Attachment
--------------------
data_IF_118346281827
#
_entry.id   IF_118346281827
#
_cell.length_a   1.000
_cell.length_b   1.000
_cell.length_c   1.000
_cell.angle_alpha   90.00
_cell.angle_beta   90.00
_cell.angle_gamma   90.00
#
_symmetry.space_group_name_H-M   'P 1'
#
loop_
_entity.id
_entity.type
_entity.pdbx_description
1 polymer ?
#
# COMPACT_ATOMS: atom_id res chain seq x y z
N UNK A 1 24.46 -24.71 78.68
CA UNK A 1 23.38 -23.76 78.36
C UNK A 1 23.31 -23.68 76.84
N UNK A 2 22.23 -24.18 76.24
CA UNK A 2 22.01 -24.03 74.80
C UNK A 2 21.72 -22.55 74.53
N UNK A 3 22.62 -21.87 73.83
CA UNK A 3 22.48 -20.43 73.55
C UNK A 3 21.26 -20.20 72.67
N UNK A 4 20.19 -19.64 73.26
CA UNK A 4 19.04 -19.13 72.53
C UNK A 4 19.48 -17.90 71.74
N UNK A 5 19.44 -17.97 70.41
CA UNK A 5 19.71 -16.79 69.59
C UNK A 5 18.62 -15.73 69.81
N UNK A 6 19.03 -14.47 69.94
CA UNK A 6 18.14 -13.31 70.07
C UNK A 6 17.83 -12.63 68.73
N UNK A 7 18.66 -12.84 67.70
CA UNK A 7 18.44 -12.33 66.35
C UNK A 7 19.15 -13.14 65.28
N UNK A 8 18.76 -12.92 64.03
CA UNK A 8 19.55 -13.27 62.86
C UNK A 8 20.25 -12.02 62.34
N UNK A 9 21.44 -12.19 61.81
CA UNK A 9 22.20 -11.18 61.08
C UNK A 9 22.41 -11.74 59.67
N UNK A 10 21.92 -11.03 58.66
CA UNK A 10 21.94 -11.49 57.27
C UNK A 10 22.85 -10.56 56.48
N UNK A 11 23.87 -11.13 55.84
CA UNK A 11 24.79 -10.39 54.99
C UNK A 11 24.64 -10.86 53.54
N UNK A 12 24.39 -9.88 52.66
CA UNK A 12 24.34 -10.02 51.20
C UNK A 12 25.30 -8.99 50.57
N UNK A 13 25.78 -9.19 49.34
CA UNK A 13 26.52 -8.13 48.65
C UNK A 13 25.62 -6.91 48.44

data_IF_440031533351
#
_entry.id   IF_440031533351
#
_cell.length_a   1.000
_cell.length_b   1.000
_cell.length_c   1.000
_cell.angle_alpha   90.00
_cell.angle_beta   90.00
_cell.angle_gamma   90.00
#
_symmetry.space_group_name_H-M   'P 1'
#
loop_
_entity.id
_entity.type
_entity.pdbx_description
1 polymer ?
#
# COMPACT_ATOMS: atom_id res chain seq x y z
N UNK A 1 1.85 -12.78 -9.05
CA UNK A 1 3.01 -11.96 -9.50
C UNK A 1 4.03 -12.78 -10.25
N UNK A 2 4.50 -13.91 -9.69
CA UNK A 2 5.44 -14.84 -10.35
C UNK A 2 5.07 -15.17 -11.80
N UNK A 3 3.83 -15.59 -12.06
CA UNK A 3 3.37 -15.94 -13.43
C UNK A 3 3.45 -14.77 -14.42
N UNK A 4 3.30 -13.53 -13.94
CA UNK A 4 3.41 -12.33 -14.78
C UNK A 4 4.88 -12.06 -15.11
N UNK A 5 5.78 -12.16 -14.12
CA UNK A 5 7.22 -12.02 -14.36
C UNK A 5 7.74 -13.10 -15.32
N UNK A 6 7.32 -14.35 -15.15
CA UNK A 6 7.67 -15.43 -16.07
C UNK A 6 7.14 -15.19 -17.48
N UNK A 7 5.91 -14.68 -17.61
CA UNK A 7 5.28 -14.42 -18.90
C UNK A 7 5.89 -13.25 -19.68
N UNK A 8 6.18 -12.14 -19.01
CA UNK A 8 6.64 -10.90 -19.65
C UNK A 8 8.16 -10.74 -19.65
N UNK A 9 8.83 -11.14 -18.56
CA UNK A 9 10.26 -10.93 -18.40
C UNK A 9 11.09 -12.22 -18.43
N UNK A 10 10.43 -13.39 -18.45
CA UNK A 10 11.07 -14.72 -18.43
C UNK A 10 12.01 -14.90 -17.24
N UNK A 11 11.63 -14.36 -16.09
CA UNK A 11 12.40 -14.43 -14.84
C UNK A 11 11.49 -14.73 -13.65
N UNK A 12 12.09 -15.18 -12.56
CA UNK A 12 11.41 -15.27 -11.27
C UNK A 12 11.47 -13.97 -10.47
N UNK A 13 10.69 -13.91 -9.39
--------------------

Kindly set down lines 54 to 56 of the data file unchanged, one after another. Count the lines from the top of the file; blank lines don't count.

N UNK A 12 24.39 -9.88 52.66
CA UNK A 12 24.34 -10.02 51.20
C UNK A 12 25.30 -8.99 50.57